Course work Assignment on Poverty and Pollution

CASE 7.2

Poverty and Pollution

IT IS REFERRED TO AS BRAZIL’S “VALLEY OF death,” and it may be the most polluted place on Earth. It lies about an hour’s drive south of São Paulo, where the land suddenly drops 2,000 feet to a coastal plain. More than 100,000 people live in the valley, along with a variety of industrial plants that discharge thousands of tons of pollutants into the air every day. A reporter for National Geographic recalls that within an hour of his arrival in the valley, his chest began aching as the polluted air inflamed his bronchial tubes and restricted his breathing.98


The air in the valley is loaded with toxins—among them benzene, a known carcinogen. One in ten of the area’s factory workers has a low white-blood-cell count, a possible precursor to leukemia. Infant mortality is 10 percent higher here than in the region as a whole. Of the 40,000 urban residents in the valley municipality of Cubatão, nearly 13,000 suffer from respiratory disease.


Few of the local inhabitants complain, however. For them, the fumes smell of jobs. They also distrust bids to buy their property by local industry, which wants to expand, as well as government efforts to relocate them to free homesites on a landfill. One young mother says, “Yes, the children are often ill and sometimes can barely breathe. We want to live in another place, but we cannot afford to.”


A university professor of public health, Dr. Oswaldo Campos, views the dirty air in Cubatão simply as the result of economic priorities. “Some say it is the price of progress,” Campos comments, “but is it? Look who pays the price—the poor.”99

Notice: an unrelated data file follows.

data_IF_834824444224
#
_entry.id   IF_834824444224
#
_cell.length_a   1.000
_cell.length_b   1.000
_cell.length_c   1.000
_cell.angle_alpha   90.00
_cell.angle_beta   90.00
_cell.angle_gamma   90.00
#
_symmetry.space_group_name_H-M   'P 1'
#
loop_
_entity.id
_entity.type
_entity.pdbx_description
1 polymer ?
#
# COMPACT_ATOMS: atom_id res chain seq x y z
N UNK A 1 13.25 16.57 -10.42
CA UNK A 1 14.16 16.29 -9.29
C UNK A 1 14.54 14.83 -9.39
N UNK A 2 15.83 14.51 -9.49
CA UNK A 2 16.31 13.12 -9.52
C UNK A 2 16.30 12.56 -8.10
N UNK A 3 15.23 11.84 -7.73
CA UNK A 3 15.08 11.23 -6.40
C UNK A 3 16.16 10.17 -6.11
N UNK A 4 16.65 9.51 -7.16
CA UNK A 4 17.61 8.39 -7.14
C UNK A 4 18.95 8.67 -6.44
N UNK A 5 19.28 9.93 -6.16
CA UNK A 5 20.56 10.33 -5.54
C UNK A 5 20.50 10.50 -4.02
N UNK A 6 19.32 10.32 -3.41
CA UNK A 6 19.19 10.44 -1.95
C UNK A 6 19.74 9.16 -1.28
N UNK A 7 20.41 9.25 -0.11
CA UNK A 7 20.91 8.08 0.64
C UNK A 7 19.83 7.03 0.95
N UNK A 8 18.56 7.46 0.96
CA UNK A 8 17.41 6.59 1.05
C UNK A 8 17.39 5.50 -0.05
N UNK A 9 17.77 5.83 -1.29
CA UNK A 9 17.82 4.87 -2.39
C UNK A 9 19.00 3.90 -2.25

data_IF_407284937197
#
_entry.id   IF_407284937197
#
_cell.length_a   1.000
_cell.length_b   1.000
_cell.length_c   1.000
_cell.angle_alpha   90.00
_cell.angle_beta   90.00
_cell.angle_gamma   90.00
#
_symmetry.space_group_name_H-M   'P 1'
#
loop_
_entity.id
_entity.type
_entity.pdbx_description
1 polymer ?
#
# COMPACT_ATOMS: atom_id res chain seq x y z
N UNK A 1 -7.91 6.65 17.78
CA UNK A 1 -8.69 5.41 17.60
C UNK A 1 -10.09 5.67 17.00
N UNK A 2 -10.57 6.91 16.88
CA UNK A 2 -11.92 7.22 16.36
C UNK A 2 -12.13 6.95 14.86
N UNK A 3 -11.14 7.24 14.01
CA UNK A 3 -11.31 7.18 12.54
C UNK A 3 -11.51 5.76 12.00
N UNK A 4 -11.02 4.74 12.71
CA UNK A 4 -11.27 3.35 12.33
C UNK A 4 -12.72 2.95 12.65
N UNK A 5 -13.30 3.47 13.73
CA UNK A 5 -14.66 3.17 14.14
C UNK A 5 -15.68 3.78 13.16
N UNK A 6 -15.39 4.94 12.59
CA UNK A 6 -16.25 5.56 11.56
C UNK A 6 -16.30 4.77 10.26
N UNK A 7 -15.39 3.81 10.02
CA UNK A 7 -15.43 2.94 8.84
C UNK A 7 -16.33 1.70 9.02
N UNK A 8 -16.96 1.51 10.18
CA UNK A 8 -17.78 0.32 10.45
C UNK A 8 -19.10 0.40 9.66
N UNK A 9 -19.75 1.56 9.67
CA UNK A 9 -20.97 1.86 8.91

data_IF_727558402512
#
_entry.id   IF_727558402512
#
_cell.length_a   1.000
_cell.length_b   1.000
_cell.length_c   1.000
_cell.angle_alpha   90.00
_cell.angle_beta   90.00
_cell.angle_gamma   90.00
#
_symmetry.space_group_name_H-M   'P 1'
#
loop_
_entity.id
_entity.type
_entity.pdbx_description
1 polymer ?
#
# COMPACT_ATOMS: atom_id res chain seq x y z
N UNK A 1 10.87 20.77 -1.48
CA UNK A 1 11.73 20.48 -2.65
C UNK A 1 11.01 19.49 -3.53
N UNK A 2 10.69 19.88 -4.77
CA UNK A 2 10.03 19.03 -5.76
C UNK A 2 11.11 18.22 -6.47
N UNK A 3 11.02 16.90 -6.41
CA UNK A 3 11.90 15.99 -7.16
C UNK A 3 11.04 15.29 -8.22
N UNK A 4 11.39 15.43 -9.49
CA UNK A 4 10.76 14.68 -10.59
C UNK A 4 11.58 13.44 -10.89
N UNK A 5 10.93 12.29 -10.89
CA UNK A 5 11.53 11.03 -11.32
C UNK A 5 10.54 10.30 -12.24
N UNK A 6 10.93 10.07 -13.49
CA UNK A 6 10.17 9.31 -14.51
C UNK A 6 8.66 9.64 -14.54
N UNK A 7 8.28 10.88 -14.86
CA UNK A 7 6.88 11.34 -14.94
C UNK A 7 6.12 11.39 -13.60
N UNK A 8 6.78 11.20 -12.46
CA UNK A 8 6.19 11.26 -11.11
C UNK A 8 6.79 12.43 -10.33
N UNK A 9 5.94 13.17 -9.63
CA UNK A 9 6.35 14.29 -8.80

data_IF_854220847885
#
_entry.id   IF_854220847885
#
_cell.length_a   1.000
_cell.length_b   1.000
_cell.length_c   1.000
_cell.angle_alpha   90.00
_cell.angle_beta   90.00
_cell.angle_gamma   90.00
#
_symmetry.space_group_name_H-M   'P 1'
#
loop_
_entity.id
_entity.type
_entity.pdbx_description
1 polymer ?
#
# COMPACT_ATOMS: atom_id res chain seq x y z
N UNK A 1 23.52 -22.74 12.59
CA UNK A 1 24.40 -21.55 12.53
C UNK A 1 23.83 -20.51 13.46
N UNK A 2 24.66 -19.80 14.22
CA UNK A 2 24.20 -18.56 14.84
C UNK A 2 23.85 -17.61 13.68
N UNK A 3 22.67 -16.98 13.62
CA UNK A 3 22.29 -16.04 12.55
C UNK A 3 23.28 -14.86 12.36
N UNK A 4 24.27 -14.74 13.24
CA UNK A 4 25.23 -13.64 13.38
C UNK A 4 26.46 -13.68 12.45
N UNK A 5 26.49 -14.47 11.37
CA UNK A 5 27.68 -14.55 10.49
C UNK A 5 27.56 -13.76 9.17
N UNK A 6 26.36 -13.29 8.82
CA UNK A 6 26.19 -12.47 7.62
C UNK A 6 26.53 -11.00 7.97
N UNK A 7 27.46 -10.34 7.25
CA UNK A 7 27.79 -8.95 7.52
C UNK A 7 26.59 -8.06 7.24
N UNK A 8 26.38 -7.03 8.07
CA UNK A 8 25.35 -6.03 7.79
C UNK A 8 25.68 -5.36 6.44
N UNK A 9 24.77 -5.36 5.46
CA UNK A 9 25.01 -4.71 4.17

Maybe the poor do pay the price of pollution, but there are those who believe that they should have more of it. One of them is Lawrence Summers, former director of the National Economic Council and a past president of Harvard University. He has argued that the bank should encourage the migration of dirty, polluting industries to the poorer, less-developed countries.100 Why? First, Summers reasons, the costs of health-impairing pollution depend on the earnings forgone from increased injury and death. So polluting should be done in the countries with the lowest costs—that is, with the lowest wages. “The economic logic behind dumping a load of toxic waste in the lowest-wage country,” he writes, “is impeccable.”


Second, because pollution costs rise disproportionately as pollution increases, it makes sense to shift pollution from already dirty places such as Los Angeles to clean ones like the relatively underpopulated countries in Africa, whose air Summers describes as “vastly under-polluted.” Third, people value a clean environment more as their incomes rise. If other things are equal, costs fall if pollution moves from affluent places to less affluent places.


Critics charge that Summers views the world through “the distorting prism of market economics” and that his ideas are “a recipe for ruin.” Not only do the critics want “greener” development in the third world, but also they are outraged by Summers’s assumption that the value of a life—or of increases or decreases in life expectancy—can be measured in terms of per capita income. This premise implies that an American’s life is worth that of a hundred Kenyans and that society should value an extra year of life for a middle-level manager more than it values an extra year for a blue-collar, production-line worker.